Jan 29, 2015
A Conversation with Jim Booher

By Kyle Garratt

When Jim Booher was hired as Head Athletic Trainer at South Dakota State University in 1967, he was the sole member of the athletic training staff and hydration was a perk rather than a necessity. After 42 years with the Jackrabbits, Booher, an NATA Hall-Of-Famer, retired earlier this summer. We recently caught up with Booher, who discusses his career and shares some of his favorite memories.
Despite 42 years at one post, Booher’s career was not without variety. He was the first full-time athletic trainer the school ever had and developed the athletic training curriculum at SDSU. He authored two athletic training textbooks and pushed for the involvement of women in the profession. In this interview, Booher talks about creating an academic program, changes he’s seen in the field, and his plans for retirement.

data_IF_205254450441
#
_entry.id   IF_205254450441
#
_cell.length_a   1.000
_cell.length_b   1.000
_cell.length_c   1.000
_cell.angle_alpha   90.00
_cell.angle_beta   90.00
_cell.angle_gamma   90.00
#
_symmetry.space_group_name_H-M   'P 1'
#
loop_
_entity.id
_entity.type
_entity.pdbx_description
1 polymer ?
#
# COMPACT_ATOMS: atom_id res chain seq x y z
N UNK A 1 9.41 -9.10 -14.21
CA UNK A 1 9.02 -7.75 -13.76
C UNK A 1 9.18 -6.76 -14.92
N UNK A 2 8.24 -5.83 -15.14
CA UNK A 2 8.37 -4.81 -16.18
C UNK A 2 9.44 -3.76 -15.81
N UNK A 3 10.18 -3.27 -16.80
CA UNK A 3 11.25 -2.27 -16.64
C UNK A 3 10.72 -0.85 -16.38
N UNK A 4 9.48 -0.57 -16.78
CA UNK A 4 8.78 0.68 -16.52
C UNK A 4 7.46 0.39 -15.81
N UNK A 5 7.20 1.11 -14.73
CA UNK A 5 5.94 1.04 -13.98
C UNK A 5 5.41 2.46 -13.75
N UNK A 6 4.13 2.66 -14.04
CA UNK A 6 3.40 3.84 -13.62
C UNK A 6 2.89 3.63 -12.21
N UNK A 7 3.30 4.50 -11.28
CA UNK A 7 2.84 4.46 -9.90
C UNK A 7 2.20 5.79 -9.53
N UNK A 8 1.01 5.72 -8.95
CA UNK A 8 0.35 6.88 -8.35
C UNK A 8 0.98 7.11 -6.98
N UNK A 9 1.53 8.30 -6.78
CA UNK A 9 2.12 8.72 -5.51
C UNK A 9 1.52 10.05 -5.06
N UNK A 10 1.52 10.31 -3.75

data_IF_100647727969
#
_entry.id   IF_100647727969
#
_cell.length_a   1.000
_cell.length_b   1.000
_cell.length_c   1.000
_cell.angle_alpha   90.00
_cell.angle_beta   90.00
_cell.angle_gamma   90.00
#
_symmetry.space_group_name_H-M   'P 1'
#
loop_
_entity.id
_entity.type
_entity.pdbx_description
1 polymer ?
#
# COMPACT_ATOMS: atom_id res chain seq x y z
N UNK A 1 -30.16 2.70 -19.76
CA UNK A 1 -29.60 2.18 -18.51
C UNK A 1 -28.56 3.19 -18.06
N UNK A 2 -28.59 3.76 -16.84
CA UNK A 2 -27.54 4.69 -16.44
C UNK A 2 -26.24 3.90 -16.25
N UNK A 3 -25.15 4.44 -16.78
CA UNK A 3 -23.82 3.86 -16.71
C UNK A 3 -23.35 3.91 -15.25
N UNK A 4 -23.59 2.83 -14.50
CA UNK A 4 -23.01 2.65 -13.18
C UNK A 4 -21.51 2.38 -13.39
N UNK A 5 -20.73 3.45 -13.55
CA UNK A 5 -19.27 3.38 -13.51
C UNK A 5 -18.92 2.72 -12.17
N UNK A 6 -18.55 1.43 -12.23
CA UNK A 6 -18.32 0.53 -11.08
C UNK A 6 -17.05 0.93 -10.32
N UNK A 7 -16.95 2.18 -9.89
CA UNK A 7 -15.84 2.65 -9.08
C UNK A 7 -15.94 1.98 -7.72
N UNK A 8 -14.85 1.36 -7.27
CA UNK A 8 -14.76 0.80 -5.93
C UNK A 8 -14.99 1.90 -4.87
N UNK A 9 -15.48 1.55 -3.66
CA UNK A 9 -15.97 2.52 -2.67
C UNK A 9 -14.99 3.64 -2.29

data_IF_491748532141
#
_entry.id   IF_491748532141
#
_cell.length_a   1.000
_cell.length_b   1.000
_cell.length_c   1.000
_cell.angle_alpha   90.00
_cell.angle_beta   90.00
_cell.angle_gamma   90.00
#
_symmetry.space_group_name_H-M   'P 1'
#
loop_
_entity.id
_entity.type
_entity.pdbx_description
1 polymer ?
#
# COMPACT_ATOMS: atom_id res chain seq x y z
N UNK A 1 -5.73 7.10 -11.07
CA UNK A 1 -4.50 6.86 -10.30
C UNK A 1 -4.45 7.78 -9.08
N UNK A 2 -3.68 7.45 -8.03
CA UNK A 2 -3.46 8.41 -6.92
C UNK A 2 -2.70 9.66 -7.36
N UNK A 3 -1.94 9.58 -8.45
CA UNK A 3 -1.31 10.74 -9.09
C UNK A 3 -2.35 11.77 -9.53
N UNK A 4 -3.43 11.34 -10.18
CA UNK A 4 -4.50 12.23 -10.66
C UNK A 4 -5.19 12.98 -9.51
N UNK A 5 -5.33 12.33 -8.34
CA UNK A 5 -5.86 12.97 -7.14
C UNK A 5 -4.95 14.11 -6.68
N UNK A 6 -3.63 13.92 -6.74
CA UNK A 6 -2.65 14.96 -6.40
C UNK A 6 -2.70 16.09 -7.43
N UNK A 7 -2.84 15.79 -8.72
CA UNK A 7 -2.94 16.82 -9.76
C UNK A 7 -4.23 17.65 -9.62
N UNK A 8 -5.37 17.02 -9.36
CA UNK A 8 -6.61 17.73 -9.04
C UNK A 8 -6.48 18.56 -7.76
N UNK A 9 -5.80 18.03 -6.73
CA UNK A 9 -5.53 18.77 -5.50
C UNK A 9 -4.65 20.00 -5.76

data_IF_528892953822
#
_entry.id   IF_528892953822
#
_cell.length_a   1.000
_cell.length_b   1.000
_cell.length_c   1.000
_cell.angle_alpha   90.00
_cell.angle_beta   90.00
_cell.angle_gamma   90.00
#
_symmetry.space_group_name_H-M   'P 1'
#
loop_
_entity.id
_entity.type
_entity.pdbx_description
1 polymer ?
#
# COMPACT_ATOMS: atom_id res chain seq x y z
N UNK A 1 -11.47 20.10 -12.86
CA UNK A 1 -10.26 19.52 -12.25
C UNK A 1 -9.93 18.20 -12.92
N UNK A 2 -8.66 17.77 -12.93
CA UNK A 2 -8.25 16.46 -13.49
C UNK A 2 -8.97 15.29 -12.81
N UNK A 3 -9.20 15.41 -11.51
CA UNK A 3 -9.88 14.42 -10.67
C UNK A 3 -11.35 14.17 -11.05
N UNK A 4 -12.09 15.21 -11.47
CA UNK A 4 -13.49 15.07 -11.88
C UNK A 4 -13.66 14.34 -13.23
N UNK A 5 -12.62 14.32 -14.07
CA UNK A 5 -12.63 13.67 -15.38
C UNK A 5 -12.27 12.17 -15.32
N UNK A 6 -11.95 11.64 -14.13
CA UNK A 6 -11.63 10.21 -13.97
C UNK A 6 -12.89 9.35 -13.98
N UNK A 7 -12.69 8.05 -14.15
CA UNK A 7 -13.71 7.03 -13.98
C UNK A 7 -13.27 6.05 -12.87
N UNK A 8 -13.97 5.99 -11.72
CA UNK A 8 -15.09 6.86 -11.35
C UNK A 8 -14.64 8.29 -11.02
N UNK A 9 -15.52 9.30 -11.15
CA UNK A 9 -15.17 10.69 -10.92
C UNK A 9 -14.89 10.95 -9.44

How did you get into athletic training?
Booher: I initially thought I would be the trainer for the Minnesota Twins or something like that. I got into athletic training because I was an athlete in college and then I went to physical therapy school, and when I got out of physical therapy school there were not very many opportunities. Physical therapists basically worked in the hospital or a nursing home. There weren’t all the orthopedic clinics and private rehab centers we have now, so I started looking for an athletic training job and this opportunity opened up at South Dakota State. It was my first and only job.